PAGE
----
Effects of conventional tobacco smoke and nicotine-free cigarette smoke on airway inflammation, airway remodelling and lung function in a triple allergen model of severe asthma

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Abstract

Background

Patients with asthma who smoke have reduced lung function, increased exacerbation rates and increased steroid resistance compared to non-smoking asthmatics. In mice, cigarette smoke has been reported to have both pro- and anti-Th2 response effects.

Objective

We hypothesized that combining tobacco cigarette smoke (tCS) with allergen exposure increases inflammation, airway remodelling and lung function in mice. To test this hypothesis, we combined a severe triple allergen model with tCS exposure and investigated whether effects were due to Toll-like receptor 4 signalling and/or nicotine and also observed when nicotine-free cigarettes were used.

Methods

Mice were sensitized with ovalbumin, cockroach and house dust mite allergen in alum followed by intratracheal challenges with allergen twice a week for 6 weeks or additionally exposed to tCS during the allergen challenge period. Nicotine or nicotine-free herbal cigarette smoke was also applied to allergen challenged mice.

Results

tCS significantly reduced eosinophil numbers, IL-4 and IL-5 concentrations in the lung, total and allergen-specific IgE in serum, improved lung function and reduced collagen I levels. With the exception of collagen I all parameters reduced by tobacco cigarette smoke were also reduced in Toll-like receptor 4-deficient mice. Nicotine-free cigarette smoke also had significant anti-inflammatory effects on eosinophils, IL-4 and IL-5 concentrations in the lung and reduced airway hyperreactivity, albeit weaker than tobacco smoke. Applying nicotine alone also reduced Th2 cytokine levels and eosinophil numbers in the airways.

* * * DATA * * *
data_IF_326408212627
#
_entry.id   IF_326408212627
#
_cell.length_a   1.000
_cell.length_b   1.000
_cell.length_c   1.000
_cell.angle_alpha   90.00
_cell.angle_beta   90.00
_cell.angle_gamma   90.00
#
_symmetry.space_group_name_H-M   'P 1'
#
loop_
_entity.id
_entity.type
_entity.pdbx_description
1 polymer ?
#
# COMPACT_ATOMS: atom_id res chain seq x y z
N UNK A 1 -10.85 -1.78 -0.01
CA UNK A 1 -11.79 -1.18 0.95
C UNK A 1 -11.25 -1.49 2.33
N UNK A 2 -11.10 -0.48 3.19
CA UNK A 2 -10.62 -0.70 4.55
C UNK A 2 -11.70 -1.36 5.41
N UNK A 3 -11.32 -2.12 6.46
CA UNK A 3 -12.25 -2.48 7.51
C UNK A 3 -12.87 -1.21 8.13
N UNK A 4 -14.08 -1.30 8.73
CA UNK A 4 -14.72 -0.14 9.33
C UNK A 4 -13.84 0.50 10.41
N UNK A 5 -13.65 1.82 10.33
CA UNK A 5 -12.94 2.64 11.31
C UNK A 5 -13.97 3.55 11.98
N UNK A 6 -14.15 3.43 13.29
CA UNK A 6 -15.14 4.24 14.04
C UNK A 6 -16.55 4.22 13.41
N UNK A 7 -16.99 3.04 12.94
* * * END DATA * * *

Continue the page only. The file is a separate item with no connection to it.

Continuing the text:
Conclusion

Our experiments show that tCS exposure reduces allergen-induced Th2 response in the lung and associated collagen I production and development of airway hyperreactivity. With the exception on collagen I formation, these effects were not dependent on Toll-like receptor 4. The observed anti-Th2 effects of both nicotine and nicotine-free herbal cigarette smoke together suggests that tCS reduces the Th2 responses through nicotine and other products released by burning tobacco.

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